Super fragrant, tangy and comforting, Lanzhou beef noodle soup is a culinary legend from the city which it’s named after. Check out this simplified version!
If you’re a noodle fanatic like me, don’t miss today’s recipe: Lanzhou beef noodle soup (兰州牛肉面). Super aromatic, tangy and comforting, it’s one of the most popular noodle dishes in China. Named after the city from which it originates , this famous beef noodle dish is synonymous with Lanzhou and one of the most important elements of the local food culture.
My personal memory
I spent all my teenage years in Lanzhou (兰州), the capital of Gansu province in the Northwest of China, and Lanzhou beef noodle soup was a regular breakfast treat. In a small cafe beside my school, hundreds of bowls of beef noodle soup were freshly made each morning by a skilful team in a tiny kitchen. Although the queue was long, the service was always super fast and the taste was always spot on. To me, it’s what I miss the most after moving from Lanzhou. Every time I go back, I take every opportunity to enjoy this humble yet scrumptious delicacy.
A culinary art
The making of Lanzhou beef noodle soup is truly a culinary art. Have a look at the video clip “Enter noodle heaven in China” shot by The Food Ranger which shows you the fascinating process. Words just can’t describe it.
Strictly speaking, Lanzhou beef noodle soup is not supposed to be homemade. Or, let me put it another way. It’s almost impossible to imitate it, particularly the rich, aged beef broth (Restaurants claim they have secret ingredients, formulas, etc.) and the sophisticated hand-pulled noodles (it can come in 7 different sizes). That is why I’ll never dare to claim that I make authentic Lanzhou beef noodle soup. What I’m sharing today is a simplified version which can be easily made in your own kitchen.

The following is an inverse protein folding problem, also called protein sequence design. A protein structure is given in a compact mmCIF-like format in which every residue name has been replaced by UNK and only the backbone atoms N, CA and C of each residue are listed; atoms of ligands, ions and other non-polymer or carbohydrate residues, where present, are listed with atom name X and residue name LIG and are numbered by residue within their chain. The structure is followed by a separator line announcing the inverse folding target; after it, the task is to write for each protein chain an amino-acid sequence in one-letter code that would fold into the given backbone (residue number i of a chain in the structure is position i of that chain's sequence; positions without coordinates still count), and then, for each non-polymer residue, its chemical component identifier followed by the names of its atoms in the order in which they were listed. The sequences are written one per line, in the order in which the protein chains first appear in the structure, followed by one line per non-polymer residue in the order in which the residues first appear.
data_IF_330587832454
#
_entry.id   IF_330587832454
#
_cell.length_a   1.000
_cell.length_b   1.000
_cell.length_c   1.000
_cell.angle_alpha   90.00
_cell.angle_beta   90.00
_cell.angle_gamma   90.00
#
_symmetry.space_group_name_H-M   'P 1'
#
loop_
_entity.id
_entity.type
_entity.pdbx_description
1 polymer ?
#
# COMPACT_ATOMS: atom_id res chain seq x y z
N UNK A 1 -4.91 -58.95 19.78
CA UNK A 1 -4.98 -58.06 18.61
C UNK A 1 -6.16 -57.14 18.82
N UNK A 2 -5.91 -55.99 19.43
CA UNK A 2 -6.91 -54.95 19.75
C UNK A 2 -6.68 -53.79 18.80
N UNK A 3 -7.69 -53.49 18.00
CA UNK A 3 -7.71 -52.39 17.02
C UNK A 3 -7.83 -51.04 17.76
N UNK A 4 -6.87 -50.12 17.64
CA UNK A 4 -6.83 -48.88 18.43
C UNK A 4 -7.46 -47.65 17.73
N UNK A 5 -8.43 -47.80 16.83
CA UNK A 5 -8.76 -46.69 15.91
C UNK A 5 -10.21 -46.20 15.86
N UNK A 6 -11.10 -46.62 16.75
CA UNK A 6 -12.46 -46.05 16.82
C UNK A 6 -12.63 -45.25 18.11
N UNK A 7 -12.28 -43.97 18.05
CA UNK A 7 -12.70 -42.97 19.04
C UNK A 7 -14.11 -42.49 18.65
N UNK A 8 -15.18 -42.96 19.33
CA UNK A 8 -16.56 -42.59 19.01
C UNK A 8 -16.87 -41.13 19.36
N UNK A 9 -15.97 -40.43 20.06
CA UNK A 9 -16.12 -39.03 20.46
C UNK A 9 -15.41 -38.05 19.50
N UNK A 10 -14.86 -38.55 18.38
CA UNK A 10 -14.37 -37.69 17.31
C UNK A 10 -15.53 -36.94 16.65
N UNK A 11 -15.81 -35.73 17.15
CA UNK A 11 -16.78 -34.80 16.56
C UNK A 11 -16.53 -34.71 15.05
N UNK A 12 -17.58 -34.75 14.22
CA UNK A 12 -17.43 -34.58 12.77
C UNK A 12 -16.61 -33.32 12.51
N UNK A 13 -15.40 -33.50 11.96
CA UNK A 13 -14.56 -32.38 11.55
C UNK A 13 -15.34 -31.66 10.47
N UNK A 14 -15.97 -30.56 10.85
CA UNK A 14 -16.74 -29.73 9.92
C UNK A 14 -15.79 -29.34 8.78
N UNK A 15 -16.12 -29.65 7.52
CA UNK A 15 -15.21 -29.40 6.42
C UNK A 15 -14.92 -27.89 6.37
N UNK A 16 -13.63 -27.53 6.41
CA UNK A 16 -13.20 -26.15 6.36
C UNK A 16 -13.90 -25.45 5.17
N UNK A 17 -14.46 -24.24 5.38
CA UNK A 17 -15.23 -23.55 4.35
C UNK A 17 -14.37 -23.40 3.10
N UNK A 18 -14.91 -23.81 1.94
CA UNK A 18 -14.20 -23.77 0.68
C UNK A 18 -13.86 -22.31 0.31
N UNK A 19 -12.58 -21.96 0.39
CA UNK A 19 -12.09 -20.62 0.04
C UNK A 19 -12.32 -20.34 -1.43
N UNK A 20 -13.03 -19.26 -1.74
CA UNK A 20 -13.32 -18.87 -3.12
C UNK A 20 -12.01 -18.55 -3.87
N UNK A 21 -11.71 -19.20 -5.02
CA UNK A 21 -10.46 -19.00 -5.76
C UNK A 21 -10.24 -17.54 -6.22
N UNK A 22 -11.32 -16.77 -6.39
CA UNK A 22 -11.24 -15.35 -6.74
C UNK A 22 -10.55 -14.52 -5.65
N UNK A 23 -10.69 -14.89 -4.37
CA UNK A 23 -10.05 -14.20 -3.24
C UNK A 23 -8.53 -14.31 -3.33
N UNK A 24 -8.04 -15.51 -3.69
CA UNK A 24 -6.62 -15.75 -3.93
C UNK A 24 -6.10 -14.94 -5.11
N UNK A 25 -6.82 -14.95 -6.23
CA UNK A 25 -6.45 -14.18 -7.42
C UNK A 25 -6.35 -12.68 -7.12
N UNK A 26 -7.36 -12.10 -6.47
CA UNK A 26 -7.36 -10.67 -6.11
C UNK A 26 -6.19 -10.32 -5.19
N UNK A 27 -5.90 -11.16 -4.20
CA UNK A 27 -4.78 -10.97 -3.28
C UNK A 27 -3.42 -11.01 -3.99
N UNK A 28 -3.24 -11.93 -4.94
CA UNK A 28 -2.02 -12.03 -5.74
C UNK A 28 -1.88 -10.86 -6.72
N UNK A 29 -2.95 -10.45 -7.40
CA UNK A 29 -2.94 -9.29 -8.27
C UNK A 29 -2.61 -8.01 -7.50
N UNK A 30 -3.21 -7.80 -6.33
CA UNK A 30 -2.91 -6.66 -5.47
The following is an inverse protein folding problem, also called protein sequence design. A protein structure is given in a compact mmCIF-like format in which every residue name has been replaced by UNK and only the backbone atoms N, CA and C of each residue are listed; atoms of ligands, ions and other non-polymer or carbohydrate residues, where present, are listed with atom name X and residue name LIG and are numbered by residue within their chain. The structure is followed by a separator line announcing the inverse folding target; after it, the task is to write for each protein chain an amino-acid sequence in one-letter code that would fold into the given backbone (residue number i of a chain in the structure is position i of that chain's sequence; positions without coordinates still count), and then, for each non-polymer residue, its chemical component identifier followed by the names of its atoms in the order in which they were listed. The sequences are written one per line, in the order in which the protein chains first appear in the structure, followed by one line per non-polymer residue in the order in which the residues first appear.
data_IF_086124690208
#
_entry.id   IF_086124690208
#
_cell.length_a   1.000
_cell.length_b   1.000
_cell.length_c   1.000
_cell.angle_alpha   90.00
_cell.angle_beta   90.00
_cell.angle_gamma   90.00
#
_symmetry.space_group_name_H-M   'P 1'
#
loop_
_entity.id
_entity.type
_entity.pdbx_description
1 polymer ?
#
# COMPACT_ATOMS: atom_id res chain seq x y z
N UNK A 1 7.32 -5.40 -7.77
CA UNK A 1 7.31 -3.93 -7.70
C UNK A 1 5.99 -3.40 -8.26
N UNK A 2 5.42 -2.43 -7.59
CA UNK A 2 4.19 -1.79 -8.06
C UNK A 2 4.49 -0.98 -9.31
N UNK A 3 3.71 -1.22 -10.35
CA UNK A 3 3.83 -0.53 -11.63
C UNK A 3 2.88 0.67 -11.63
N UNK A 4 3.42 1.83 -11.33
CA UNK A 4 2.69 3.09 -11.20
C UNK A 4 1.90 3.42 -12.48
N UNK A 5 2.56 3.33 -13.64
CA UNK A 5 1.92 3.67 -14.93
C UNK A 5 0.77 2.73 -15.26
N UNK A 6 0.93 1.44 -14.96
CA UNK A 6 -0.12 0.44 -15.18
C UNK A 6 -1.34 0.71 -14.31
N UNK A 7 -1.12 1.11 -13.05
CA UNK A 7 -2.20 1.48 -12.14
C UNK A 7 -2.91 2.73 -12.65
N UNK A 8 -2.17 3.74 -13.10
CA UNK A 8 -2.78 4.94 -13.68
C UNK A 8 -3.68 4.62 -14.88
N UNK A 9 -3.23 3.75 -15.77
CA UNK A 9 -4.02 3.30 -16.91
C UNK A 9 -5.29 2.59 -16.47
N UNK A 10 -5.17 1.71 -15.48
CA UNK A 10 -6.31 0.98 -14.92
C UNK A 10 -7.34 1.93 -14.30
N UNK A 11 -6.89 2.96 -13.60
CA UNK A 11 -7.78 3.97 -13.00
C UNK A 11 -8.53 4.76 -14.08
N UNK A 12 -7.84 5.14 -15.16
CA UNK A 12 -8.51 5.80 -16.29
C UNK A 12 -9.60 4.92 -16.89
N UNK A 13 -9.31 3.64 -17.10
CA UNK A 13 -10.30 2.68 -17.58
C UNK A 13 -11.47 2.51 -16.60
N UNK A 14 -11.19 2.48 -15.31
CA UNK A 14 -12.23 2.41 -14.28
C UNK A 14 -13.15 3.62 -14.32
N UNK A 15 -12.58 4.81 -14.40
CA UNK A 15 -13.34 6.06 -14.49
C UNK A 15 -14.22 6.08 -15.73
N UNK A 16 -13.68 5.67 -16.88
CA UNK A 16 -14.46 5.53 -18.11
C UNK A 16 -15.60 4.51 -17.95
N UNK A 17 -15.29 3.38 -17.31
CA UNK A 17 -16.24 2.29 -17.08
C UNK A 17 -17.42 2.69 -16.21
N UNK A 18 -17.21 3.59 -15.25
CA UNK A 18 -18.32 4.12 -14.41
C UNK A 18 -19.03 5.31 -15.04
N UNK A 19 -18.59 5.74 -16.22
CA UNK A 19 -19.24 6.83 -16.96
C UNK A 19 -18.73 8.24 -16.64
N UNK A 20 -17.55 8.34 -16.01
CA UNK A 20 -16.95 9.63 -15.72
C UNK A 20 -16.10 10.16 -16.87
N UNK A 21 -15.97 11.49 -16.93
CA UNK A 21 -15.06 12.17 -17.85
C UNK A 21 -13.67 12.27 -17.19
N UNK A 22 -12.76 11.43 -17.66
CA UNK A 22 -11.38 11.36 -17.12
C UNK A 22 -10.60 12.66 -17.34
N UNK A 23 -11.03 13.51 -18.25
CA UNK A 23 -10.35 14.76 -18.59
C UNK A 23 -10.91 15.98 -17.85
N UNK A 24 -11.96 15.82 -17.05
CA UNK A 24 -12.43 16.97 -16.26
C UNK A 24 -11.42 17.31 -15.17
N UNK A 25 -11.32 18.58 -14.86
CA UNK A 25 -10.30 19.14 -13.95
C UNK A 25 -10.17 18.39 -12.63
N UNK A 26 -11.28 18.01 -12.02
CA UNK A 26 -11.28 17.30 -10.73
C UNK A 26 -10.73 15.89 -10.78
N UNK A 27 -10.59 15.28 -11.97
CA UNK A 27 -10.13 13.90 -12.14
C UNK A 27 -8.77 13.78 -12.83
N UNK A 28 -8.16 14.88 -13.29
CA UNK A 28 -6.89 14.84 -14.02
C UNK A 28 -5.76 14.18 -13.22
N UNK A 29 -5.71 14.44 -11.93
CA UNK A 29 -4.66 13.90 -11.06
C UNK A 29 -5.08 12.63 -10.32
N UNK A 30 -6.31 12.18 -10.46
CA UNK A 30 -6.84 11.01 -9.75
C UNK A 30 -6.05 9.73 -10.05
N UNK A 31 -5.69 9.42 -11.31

Six essential elements
A nice bowl of Lanzhou beef noodle soup consists of six essential elements: clear, aromatic beef broth; cubes / slices of cooked beef; melt-in-your-mouth daikon (aka mooli or Chinese white radish) slices; elastic hand-pulled noodles; generous amount of chilli oil and fresh coriander or green garlic to garnish.
In my recipe at the end of the post, you will see a long list of spices used to flavour the beef broth. Find as many as you can. Believe me, they do make a difference! For better flavour and texture, I recommend you choose the beef cuts which have generous amounts of marbling. Apart from beef, I also add some beef bones. They provide extra flavour and a nice amount of fat to the broth.
I usually make hand-pulled noodles (shown in images above) for this dish but I have to admit that it’s quite time-consuming and does require a pair of skilful hands. Please feel free to use shop-bought dried noodles. They are so handy when you are in a rush. By the way, I will write a separate post on how to make hand-pulled noodles for those who are keen to sharpen their culinary skills.
To me, chilli oil (Read my recipe HERE) is indispensable for Lanzhou beef noodle soup. It gives the dish an extra zing, as well as a more appetizing look. Some people also like to add some Chinese black vinegar, have a try if you wish.
Writing this post has made me very homesick. Fortunately during my upcoming Culinary Tour of China (May 2018), I will travel with my tour members to Lanzhou and we will have a private audience to view the making of Lanzhou beef noodles. Really looking forward to that!